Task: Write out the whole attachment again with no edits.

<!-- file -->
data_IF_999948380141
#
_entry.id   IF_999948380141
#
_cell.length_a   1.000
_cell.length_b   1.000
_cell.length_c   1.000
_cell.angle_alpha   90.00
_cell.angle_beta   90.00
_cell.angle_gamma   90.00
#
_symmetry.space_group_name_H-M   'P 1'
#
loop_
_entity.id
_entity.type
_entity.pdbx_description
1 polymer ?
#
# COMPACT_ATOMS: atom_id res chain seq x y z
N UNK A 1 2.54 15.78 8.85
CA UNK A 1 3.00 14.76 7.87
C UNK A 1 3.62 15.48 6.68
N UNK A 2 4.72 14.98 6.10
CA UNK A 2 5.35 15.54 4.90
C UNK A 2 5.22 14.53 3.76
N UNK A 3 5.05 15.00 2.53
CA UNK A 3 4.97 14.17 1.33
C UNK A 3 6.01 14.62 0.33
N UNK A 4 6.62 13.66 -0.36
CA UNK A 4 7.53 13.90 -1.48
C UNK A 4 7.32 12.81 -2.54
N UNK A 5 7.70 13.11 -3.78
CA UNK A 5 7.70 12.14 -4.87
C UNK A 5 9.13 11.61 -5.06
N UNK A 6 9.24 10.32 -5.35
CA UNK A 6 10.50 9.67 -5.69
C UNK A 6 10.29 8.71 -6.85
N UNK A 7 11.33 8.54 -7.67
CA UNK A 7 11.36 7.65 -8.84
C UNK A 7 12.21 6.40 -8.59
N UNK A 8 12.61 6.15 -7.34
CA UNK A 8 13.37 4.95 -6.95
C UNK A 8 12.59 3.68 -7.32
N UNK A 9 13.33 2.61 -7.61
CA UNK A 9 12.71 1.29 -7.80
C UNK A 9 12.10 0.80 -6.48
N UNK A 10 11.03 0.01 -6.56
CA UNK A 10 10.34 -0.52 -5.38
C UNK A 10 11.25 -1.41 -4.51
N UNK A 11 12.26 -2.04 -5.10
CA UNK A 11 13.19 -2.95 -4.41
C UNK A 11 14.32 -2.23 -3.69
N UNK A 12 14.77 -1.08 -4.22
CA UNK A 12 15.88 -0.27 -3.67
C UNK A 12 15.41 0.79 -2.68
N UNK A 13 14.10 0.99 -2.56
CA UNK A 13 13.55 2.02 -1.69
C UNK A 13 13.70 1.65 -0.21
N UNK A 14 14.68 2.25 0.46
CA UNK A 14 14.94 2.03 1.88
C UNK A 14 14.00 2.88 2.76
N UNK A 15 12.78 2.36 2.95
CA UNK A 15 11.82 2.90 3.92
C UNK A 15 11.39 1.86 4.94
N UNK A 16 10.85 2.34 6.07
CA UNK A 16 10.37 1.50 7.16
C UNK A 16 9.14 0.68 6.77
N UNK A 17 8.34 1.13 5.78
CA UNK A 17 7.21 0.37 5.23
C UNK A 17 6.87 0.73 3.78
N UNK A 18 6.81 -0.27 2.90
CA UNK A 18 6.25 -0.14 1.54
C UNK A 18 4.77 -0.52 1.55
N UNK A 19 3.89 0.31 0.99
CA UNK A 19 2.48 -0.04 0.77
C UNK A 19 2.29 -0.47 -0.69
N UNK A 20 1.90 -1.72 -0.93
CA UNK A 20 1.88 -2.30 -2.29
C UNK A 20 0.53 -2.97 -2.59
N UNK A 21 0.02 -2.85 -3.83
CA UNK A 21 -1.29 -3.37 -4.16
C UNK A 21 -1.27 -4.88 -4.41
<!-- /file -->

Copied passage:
data_IF_999948380141
#
_entry.id   IF_999948380141
#
_cell.length_a   1.000
_cell.length_b   1.000
_cell.length_c   1.000
_cell.angle_alpha   90.00
_cell.angle_beta   90.00
_cell.angle_gamma   90.00
#
_symmetry.space_group_name_H-M   'P 1'
#
loop_
_entity.id
_entity.type
_entity.pdbx_description
1 polymer ?
#
# COMPACT_ATOMS: atom_id res chain seq x y z
N UNK A 1 2.54 15.78 8.85
CA UNK A 1 3.00 14.76 7.87
C UNK A 1 3.62 15.48 6.68
N UNK A 2 4.72 14.98 6.10
CA UNK A 2 5.35 15.54 4.90
C UNK A 2 5.22 14.53 3.76
N UNK A 3 5.05 15.00 2.53
CA UNK A 3 4.97 14.17 1.33
C UNK A 3 6.01 14.62 0.33
N UNK A 4 6.62 13.66 -0.36
CA UNK A 4 7.53 13.90 -1.48
C UNK A 4 7.32 12.81 -2.54
N UNK A 5 7.70 13.11 -3.78
CA UNK A 5 7.70 12.14 -4.87
C UNK A 5 9.13 11.61 -5.06
N UNK A 6 9.24 10.32 -5.35
CA UNK A 6 10.50 9.67 -5.69
C UNK A 6 10.29 8.71 -6.85
N UNK A 7 11.33 8.54 -7.67
CA UNK A 7 11.36 7.65 -8.84
C UNK A 7 12.21 6.40 -8.59
N UNK A 8 12.61 6.15 -7.34
CA UNK A 8 13.37 4.95 -6.95
C UNK A 8 12.59 3.68 -7.32
N UNK A 9 13.33 2.61 -7.61
CA UNK A 9 12.71 1.29 -7.80
C UNK A 9 12.10 0.80 -6.48
N UNK A 10 11.03 0.01 -6.56
CA UNK A 10 10.34 -0.52 -5.38
C UNK A 10 11.25 -1.41 -4.51
N UNK A 11 12.26 -2.04 -5.10
CA UNK A 11 13.19 -2.95 -4.41
C UNK A 11 14.32 -2.23 -3.69
N UNK A 12 14.77 -1.08 -4.22
CA UNK A 12 15.88 -0.27 -3.67
C UNK A 12 15.41 0.79 -2.68
N UNK A 13 14.10 0.99 -2.56
CA UNK A 13 13.55 2.02 -1.69
C UNK A 13 13.70 1.65 -0.21
N UNK A 14 14.68 2.25 0.46
CA UNK A 14 14.94 2.03 1.88
C UNK A 14 14.00 2.88 2.76
N UNK A 15 12.78 2.36 2.95
CA UNK A 15 11.82 2.90 3.92
C UNK A 15 11.39 1.86 4.94
N UNK A 16 10.85 2.34 6.07
CA UNK A 16 10.37 1.50 7.16
C UNK A 16 9.14 0.68 6.77
N UNK A 17 8.34 1.13 5.78
CA UNK A 17 7.21 0.37 5.23
C UNK A 17 6.87 0.73 3.78
N UNK A 18 6.81 -0.27 2.90
CA UNK A 18 6.25 -0.14 1.54
C UNK A 18 4.77 -0.52 1.55
N UNK A 19 3.89 0.31 0.99
CA UNK A 19 2.48 -0.04 0.77
C UNK A 19 2.29 -0.47 -0.69
N UNK A 20 1.90 -1.72 -0.93
CA UNK A 20 1.88 -2.30 -2.29
C UNK A 20 0.53 -2.97 -2.59
N UNK A 21 0.02 -2.85 -3.83
CA UNK A 21 -1.29 -3.37 -4.16
C UNK A 21 -1.27 -4.88 -4.41